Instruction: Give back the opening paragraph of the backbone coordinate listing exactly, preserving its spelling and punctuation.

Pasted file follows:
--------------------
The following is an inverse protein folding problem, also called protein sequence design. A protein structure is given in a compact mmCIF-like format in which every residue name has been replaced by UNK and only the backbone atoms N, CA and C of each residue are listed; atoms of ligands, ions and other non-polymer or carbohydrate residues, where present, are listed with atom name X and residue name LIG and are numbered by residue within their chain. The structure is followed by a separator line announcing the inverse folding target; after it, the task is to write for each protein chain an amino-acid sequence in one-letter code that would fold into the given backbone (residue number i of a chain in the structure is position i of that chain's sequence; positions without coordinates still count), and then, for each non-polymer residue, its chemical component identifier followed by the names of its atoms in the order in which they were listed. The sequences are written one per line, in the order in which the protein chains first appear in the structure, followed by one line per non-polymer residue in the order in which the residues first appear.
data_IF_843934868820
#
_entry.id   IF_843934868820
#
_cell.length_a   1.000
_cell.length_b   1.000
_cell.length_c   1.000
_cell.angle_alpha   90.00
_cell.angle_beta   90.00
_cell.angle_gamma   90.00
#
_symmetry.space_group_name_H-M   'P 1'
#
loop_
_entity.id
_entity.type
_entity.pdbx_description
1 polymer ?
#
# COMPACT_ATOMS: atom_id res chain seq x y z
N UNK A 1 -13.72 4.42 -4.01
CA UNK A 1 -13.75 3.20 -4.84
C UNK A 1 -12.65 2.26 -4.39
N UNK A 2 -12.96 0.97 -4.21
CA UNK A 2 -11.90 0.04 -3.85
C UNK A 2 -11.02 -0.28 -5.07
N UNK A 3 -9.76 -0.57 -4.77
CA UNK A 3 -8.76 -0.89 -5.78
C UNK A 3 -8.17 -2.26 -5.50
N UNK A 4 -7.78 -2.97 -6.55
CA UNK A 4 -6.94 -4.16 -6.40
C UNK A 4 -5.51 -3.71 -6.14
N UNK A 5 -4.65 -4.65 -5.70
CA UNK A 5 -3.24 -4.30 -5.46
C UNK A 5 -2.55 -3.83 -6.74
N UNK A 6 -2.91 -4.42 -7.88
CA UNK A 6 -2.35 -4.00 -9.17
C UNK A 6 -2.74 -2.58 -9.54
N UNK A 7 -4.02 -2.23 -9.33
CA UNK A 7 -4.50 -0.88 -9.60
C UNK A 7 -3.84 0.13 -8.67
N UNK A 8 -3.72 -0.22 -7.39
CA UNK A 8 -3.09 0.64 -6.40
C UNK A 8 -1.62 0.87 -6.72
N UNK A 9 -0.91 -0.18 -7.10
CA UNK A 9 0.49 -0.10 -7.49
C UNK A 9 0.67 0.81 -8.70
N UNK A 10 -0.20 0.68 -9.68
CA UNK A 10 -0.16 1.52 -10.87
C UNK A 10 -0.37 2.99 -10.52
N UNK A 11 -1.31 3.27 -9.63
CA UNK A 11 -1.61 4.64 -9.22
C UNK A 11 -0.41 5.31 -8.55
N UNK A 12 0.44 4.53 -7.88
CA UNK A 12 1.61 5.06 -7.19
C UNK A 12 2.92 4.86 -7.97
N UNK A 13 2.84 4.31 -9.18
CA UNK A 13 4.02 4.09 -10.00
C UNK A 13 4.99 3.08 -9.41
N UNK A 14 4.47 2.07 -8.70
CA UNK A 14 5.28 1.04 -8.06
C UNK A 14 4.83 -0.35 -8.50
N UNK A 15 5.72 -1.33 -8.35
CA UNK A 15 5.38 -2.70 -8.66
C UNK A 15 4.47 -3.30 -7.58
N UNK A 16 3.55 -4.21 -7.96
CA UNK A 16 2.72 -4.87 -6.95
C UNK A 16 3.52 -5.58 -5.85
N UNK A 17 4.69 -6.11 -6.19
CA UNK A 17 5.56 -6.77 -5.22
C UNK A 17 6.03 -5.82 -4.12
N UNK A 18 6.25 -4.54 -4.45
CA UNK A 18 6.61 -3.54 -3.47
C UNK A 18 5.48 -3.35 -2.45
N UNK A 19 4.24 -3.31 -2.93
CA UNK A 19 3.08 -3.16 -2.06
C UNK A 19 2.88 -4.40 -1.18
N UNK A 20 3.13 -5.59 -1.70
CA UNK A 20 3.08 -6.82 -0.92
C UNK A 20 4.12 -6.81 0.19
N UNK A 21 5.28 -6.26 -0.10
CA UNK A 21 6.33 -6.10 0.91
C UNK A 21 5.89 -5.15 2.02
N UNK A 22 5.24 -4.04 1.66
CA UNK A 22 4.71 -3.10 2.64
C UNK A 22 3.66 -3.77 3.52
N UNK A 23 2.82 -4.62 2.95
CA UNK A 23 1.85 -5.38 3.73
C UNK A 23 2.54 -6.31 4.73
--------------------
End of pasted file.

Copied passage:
The following is an inverse protein folding problem, also called protein sequence design. A protein structure is given in a compact mmCIF-like format in which every residue name has been replaced by UNK and only the backbone atoms N, CA and C of each residue are listed; atoms of ligands, ions and other non-polymer or carbohydrate residues, where present, are listed with atom name X and residue name LIG and are numbered by residue within their chain. The structure is followed by a separator line announcing the inverse folding target; after it, the task is to write for each protein chain an amino-acid sequence in one-letter code that would fold into the given backbone (residue number i of a chain in the structure is position i of that chain's sequence; positions without coordinates still count), and then, for each non-polymer residue, its chemical component identifier followed by the names of its atoms in the order in which they were listed. The sequences are written one per line, in the order in which the protein chains first appear in the structure, followed by one line per non-polymer residue in the order in which the residues first appear.